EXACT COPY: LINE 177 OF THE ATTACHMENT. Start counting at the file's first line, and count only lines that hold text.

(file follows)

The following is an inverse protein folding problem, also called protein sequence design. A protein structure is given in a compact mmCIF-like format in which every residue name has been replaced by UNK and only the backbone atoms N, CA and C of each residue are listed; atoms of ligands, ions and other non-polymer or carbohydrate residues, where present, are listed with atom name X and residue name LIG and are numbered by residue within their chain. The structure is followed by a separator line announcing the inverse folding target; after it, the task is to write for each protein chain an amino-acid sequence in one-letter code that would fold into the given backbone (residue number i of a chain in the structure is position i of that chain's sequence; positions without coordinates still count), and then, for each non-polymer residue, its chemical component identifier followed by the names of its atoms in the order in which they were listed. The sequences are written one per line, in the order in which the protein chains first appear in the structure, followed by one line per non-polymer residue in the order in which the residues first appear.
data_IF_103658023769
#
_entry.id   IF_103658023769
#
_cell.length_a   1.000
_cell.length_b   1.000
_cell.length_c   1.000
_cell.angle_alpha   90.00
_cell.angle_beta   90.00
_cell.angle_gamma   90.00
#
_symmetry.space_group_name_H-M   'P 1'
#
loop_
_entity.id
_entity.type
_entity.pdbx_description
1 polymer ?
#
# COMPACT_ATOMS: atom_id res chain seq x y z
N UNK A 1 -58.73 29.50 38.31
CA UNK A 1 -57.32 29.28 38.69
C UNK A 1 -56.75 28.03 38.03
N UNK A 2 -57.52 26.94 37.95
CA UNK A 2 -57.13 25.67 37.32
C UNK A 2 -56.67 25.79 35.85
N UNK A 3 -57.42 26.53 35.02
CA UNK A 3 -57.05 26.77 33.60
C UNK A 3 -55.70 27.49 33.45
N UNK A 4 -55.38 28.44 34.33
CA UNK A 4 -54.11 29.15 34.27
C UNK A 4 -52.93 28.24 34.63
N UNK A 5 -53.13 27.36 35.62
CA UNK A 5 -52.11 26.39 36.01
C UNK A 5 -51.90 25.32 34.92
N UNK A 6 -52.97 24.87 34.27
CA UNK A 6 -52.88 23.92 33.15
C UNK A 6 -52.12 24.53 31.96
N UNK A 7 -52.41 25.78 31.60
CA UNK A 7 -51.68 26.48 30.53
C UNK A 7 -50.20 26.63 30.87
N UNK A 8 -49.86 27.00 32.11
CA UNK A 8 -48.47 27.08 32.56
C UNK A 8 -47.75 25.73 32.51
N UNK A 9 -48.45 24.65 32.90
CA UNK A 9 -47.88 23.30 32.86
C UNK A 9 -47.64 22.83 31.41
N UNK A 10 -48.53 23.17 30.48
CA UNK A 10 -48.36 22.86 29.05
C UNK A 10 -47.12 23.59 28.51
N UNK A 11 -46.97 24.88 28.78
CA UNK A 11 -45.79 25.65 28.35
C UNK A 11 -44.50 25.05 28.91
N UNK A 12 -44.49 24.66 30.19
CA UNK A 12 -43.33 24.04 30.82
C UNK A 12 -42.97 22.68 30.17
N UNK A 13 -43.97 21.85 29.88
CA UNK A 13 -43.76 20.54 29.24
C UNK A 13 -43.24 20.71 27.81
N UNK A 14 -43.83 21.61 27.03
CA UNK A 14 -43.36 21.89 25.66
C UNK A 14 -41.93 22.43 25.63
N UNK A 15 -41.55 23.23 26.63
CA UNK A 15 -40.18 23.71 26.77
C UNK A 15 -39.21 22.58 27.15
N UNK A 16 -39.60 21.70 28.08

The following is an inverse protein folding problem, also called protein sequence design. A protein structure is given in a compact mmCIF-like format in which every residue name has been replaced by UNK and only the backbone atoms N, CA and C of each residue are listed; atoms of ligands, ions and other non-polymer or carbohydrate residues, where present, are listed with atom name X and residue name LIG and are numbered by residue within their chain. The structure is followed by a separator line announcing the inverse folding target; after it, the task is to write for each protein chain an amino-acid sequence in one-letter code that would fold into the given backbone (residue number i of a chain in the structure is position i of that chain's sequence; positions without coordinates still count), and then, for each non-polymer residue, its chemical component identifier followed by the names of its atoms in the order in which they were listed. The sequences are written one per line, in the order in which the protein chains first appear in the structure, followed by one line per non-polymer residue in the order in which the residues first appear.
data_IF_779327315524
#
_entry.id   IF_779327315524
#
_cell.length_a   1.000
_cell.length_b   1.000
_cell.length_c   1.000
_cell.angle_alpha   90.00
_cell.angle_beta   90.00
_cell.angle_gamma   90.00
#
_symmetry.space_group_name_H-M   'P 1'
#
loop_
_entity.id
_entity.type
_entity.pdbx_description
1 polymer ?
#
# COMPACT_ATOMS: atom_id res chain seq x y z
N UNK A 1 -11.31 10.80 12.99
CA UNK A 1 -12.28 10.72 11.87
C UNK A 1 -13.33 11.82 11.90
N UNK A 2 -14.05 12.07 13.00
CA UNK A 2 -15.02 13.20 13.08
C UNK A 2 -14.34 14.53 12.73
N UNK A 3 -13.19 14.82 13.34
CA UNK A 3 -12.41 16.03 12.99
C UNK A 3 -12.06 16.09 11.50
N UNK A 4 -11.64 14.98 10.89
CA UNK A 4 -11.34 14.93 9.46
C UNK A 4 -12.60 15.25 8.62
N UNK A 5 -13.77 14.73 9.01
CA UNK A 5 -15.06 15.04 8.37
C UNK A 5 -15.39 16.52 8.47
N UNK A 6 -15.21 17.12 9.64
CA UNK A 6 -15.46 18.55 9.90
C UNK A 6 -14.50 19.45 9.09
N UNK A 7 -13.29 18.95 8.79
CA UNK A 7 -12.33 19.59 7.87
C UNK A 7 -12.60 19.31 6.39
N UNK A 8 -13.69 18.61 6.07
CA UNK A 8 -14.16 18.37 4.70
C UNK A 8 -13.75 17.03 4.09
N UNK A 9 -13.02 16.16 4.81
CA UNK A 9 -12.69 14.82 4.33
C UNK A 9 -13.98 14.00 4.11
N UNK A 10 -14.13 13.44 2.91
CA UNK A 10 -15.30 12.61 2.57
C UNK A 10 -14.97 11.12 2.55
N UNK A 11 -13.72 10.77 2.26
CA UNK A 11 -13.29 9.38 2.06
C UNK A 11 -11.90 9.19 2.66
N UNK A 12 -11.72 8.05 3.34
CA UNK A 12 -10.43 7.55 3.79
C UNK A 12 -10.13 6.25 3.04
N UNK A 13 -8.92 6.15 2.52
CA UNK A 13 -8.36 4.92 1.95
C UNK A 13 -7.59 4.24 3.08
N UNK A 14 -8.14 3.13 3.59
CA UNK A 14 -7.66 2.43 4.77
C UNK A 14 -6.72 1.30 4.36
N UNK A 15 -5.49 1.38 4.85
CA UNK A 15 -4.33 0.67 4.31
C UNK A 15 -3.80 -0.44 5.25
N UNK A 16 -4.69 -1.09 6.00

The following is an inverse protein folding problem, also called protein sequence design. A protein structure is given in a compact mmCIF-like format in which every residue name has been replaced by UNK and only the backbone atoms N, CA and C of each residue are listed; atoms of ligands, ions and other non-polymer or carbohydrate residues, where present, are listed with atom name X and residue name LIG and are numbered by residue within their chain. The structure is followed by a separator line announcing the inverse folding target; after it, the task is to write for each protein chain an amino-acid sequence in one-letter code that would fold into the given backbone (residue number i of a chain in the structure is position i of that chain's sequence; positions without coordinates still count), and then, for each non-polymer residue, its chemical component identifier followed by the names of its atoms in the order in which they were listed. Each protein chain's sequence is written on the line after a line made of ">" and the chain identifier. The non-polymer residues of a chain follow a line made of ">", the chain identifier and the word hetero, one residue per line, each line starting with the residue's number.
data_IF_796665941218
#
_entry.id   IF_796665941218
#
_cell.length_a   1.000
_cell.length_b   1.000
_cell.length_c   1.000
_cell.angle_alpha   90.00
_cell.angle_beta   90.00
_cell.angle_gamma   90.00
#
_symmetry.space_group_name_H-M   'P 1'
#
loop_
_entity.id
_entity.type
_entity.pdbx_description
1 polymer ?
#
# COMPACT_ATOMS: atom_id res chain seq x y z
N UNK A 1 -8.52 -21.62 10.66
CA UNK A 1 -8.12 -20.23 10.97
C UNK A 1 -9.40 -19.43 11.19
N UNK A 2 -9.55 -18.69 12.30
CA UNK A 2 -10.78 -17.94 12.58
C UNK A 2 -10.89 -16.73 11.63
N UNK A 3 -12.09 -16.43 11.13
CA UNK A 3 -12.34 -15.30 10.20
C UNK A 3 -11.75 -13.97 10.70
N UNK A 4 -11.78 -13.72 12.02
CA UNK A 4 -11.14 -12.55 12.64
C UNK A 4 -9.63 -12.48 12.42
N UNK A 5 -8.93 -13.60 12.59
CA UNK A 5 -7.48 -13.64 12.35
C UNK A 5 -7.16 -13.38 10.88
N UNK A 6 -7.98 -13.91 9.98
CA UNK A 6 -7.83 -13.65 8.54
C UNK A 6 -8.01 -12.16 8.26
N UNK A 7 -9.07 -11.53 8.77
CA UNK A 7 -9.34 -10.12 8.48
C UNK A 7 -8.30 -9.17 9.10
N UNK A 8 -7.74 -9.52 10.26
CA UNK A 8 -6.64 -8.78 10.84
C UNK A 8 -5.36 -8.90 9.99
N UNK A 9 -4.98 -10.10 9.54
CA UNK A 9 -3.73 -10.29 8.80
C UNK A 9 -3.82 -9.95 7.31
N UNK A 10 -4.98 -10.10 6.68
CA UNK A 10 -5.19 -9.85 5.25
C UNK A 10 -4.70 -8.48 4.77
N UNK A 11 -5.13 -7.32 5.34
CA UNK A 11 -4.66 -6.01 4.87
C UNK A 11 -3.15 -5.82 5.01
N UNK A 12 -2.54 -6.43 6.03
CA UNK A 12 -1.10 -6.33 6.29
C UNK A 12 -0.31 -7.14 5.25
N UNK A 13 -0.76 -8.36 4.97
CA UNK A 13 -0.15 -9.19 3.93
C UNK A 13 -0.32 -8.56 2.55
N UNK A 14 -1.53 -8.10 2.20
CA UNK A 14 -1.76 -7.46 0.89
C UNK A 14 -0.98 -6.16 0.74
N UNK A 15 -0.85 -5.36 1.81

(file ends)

N UNK A 8 -7.74 -9.52 10.26